Nap·a·ta (năpʹə-tə)
An ancient city of Nubia near the Fourth Cataract of the Nile River in modern-day Sudan. It flourished during the eighth century B.C.

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Town in ancient Egypt.

Located below the fourth cataract of the Nile River in the northern part of what is now The Sudan, it was the capital (с 750–590 BC) of the Nubian kingdom of Kush and was part of the homeland of the Karmah culture. From the early 18th dynasty it came under Egyptian influence. Ruins in the area include pyramids and temples.

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▪ ancient city, The Sudan
      the capital in about 750–590 BC of the ancient kingdom of Cush (Kush), situated downstream from the Fourth Cataract of the Nile, near Kuraymah in the northern part of what is now The Sudan.

      An area rather than a single town, Napata extended to the east and south of Kuraymah, from Nuri to Kurru. It was part of the homeland of the Karmah culture, and from the early 18th dynasty it came under Egyptian influence. Napata's main feature, the hill of Barkol, was regarded from the Egyptian New Kingdom (1521–1075 BC) as a holy mountain, the seat of the god Amon; under it lie the ruins of several temples. A stela of Thutmose III (reigned 1479–1425), on which a fort is mentioned, has been found there, and Amenhotep II (reigned c. 1426–1400) sent an Asian prisoner to be hanged on its walls.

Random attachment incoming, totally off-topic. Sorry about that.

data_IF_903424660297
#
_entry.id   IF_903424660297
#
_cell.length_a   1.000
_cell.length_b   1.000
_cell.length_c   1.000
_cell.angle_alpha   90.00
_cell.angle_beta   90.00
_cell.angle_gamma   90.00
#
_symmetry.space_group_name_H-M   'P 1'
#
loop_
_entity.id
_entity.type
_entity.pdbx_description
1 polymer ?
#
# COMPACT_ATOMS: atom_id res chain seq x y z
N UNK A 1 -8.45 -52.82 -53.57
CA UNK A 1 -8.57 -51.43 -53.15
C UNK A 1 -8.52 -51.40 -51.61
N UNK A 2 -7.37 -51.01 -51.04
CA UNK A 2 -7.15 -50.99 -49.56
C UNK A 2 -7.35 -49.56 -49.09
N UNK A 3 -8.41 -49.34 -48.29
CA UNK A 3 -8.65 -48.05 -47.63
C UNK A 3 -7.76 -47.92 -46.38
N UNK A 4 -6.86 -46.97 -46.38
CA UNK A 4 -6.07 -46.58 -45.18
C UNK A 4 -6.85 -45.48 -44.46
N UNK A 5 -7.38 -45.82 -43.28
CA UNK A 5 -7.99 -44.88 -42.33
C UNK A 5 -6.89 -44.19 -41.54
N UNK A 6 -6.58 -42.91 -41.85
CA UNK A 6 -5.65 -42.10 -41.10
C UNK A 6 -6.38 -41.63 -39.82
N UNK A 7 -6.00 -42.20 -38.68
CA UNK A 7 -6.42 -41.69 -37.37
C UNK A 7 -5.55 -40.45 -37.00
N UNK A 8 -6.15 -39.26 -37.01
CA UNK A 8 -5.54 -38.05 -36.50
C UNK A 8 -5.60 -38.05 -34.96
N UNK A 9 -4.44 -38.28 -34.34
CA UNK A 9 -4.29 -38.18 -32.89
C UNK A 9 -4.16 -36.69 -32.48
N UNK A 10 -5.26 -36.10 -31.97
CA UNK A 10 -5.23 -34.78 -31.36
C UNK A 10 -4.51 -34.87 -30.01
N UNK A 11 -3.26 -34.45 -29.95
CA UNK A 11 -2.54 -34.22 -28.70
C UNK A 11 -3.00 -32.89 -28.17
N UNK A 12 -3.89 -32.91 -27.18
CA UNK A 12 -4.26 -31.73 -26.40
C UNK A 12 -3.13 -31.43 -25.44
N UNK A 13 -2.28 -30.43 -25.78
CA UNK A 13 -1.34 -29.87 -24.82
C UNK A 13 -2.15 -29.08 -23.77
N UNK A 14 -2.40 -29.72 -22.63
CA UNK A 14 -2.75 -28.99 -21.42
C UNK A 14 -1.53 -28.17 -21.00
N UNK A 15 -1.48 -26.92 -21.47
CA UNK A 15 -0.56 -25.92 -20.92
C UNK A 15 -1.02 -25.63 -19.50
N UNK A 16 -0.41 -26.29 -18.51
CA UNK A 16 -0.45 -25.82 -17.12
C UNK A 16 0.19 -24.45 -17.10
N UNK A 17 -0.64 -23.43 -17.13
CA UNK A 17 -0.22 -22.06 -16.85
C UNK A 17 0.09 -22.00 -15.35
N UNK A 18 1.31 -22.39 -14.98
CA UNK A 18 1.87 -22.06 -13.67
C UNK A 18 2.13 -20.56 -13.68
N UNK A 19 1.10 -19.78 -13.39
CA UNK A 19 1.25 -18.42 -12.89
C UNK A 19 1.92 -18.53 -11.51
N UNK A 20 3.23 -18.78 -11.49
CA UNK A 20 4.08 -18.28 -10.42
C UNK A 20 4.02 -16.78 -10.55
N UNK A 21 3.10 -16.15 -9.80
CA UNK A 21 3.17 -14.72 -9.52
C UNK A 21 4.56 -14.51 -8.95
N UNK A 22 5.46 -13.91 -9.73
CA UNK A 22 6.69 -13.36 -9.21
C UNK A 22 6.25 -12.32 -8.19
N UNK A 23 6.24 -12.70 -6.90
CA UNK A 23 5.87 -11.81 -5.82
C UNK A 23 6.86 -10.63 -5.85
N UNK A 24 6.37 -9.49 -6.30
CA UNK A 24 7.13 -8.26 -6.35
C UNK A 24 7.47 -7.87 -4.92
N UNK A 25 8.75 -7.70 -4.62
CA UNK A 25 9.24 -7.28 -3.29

By the beginning of the 1st millennium, Egypt was in decline, with Lower Egypt increasingly prey to Libyan immigrants. It has been speculated that a body of the priests of Amon at Thebes voluntarily exiled themselves to Napata, where they may have Egyptianized the native princes of Cush, inspiring them—from about 750—to conquer a degenerate Egypt. The descendants of the first known Cushite prince, Alara (c. 790 BC), established themselves as the 25th dynasty of Egypt; they are remembered for being largely responsible for restoring to Egypt its ancient customs and beliefs. During this period Napata became a capital of a significant part of the ancient world, and Cushite kings intrigued with Tyre, Sidon, Israel, and Judah in a vain attempt to repel the Assyrians.

      The Egyptian custom of royal burial under pyramids was introduced into Cush, as may be seen at Kurru and at Nuri, where the largest pyramid, that of the king Taharqa (reigned 690–664 BC), is situated. Taharqa, who also built several Egyptian-style temples at Napata and elsewhere, was defeated by the Assyrians and expelled from Egypt in 671 BC.

      Though Taharqa's successor Tanutamon (reigned 664–656 BC) briefly reconquered Memphis (c. 664 BC), his plans were thwarted by the 26th (Saite) dynasty of Egypt, which sent an expedition of Greek and Carian mercenaries to sack Napata in 592 BC. The capital of Cush was thereafter transferred to Meroe, some 150 miles (240 km) southeast on the opposite bank of the Nile. Napata remained the religious capital of Cush, however, and royal burials continued to take place at Nuri until 315 BC. Two subsequent and separate groups of royal burials at Barkol have given rise to the hypothesis that Napata may twice have made itself independent of Meroe.

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Universalium. 2010.

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